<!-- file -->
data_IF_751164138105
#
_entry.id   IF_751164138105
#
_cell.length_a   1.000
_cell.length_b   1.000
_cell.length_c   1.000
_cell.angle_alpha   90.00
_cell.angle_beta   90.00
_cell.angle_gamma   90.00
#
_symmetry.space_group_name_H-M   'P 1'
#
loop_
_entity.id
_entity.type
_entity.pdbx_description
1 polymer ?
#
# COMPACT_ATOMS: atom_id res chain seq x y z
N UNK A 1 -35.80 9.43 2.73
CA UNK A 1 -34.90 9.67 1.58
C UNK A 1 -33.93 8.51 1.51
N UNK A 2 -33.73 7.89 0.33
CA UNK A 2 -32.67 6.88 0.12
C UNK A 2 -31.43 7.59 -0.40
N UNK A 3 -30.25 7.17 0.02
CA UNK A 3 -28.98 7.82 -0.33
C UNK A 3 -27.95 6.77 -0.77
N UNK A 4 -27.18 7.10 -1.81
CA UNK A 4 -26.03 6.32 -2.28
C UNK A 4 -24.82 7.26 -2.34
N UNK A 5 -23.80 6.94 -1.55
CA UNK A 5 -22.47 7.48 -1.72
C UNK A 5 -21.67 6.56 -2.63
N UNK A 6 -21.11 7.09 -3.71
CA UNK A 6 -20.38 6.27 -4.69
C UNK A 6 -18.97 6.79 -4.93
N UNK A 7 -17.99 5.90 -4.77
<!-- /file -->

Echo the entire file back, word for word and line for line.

data_IF_751164138105
#
_entry.id   IF_751164138105
#
_cell.length_a   1.000
_cell.length_b   1.000
_cell.length_c   1.000
_cell.angle_alpha   90.00
_cell.angle_beta   90.00
_cell.angle_gamma   90.00
#
_symmetry.space_group_name_H-M   'P 1'
#
loop_
_entity.id
_entity.type
_entity.pdbx_description
1 polymer ?
#
# COMPACT_ATOMS: atom_id res chain seq x y z
N UNK A 1 -35.80 9.43 2.73
CA UNK A 1 -34.90 9.67 1.58
C UNK A 1 -33.93 8.51 1.51
N UNK A 2 -33.73 7.89 0.33
CA UNK A 2 -32.67 6.88 0.12
C UNK A 2 -31.43 7.59 -0.40
N UNK A 3 -30.25 7.17 0.02
CA UNK A 3 -28.98 7.82 -0.33
C UNK A 3 -27.95 6.77 -0.77
N UNK A 4 -27.18 7.10 -1.81
CA UNK A 4 -26.03 6.32 -2.28
C UNK A 4 -24.82 7.26 -2.34
N UNK A 5 -23.80 6.94 -1.55
CA UNK A 5 -22.47 7.48 -1.72
C UNK A 5 -21.67 6.56 -2.63
N UNK A 6 -21.11 7.09 -3.71
CA UNK A 6 -20.38 6.27 -4.69
C UNK A 6 -18.97 6.79 -4.93
N UNK A 7 -17.99 5.90 -4.77